Current Projects

The debilitating sequelae from depression, anxiety, and trauma-related disorders necessitate targeted, efficacious, and accessible treatment options for those who do not respond to the current standard-of-care. Repetitive transcranial magnetic stimulation (rTMS) is an FDA-cleared intervention for depression and other disorders which utilizes repeated stimulation in particular patterns to induce synaptic plasticity to strengthen neuronal connections (Brown et al., 2021). rTMS benefits have been enhanced by leveraging NMDA receptor partial agonist, d-cycloserine (DCS) which more than doubled response rates of intermittent theta-burst stimulation (iTBS–a patterned form of rTMS) alone (Cole et al., 2022). Additionally, iTBS parameter modifications produced large benefits in days rather than months when utilizing accelerated session intervals and functional network-guided targeting (Cole 2022). Emerging research has also shown promise regarding utilization of a Cognitive Behavioral Therapy (CBT) intervention, the Unified Protocol (UP) for the Transdiagnostic Treatment of Emotional Disorders, for psychiatric disorders impairing emotional regulation (ER) and cognitive flexibility(CF), and may be profitably augmented with non-invasive brain stimulation (Nasiri et al., 2020). Here we propose the first protocol to combine accelerated TMS (aTMS) with DCS, and the first to combine TMS with UP, to treat the functional impairment in ER and CF in depression, anxiety, and trauma-related syndromes. This will also be the first study to use fMRI-guided treatment to personalize targeting of relevant neural circuits for ER and CF.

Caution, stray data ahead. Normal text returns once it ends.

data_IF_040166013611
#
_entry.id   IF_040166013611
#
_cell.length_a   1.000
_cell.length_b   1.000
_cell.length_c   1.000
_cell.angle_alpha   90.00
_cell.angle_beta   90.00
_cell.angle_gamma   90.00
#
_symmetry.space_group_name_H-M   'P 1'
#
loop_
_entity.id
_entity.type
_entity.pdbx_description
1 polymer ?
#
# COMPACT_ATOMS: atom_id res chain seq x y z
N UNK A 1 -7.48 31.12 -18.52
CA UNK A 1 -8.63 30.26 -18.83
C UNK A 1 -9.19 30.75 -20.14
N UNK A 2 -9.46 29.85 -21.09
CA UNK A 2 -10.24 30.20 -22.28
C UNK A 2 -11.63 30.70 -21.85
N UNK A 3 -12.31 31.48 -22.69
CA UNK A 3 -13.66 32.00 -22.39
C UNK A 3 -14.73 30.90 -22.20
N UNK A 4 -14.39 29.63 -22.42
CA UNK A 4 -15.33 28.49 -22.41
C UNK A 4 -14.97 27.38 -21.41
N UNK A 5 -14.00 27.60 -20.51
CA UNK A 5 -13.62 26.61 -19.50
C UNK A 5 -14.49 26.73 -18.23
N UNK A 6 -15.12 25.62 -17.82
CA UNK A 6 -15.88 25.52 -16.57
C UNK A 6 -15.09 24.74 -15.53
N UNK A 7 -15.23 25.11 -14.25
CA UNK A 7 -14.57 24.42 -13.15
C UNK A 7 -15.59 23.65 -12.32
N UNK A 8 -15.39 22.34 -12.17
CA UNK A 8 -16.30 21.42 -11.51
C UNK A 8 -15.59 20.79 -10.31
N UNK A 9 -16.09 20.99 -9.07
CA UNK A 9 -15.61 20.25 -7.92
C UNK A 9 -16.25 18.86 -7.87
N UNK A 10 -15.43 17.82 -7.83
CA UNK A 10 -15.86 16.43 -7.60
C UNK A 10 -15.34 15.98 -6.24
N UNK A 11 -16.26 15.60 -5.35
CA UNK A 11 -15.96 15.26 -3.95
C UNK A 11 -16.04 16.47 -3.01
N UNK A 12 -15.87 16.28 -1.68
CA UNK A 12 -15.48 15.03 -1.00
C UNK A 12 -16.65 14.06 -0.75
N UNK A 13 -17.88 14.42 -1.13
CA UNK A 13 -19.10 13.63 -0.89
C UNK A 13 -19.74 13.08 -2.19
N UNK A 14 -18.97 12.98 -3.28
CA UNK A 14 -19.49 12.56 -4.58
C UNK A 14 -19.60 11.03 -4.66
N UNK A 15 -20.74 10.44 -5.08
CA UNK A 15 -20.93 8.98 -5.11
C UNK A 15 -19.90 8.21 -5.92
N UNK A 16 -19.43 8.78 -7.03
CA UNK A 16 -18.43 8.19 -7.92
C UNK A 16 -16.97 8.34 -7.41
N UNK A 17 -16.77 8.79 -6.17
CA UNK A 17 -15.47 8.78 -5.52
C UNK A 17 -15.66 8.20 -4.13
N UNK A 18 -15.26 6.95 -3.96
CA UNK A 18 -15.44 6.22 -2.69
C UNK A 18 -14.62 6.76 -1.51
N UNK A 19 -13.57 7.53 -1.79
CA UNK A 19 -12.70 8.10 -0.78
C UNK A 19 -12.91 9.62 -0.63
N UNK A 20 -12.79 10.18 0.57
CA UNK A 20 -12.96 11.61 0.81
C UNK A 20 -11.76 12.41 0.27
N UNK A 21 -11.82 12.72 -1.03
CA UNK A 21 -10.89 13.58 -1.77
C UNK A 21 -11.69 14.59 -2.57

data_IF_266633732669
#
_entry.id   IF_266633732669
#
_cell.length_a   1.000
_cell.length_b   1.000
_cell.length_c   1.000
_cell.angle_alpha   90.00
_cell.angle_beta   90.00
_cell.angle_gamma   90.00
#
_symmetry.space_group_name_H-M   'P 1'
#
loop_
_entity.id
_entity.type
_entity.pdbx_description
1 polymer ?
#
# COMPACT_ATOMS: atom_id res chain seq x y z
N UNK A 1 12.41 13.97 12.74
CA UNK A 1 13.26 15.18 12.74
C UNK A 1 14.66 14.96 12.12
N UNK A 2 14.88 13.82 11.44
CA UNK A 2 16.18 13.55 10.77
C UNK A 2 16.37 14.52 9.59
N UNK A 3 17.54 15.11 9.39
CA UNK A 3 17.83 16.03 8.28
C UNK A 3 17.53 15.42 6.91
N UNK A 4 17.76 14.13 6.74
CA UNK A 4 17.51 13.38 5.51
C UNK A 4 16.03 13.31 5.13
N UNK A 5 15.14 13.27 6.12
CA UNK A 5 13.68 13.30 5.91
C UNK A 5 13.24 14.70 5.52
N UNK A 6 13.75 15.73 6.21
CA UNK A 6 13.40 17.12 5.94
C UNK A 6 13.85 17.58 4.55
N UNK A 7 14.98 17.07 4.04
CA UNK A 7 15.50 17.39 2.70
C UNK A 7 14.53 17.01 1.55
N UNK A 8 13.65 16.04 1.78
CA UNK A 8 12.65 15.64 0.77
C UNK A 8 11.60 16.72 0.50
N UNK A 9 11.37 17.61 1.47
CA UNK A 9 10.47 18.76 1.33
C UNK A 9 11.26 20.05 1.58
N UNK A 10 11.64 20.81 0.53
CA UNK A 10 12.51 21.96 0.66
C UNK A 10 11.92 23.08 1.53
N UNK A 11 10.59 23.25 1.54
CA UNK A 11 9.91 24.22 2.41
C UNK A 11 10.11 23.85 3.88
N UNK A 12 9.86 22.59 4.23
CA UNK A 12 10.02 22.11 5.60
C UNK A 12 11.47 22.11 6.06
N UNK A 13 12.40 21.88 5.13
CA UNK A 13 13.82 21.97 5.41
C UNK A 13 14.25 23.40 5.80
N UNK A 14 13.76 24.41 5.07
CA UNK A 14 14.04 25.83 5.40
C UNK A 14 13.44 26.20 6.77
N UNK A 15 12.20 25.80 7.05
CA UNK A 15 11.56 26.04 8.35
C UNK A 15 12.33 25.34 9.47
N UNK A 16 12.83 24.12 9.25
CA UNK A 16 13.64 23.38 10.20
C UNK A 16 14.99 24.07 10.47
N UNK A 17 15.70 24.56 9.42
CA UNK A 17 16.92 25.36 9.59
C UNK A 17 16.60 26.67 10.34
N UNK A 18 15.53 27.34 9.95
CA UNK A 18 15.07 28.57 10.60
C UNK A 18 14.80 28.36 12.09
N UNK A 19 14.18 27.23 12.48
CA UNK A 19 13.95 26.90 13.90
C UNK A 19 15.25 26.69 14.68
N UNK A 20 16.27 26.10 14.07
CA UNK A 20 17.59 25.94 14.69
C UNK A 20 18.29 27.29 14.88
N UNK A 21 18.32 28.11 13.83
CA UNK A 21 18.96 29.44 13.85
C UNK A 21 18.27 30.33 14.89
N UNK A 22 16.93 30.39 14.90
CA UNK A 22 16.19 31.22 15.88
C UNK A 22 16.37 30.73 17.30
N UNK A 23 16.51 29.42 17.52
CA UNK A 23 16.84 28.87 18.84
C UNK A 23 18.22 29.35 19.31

This project is supported by the Defense Advanced Research Projects Agency (DARPA).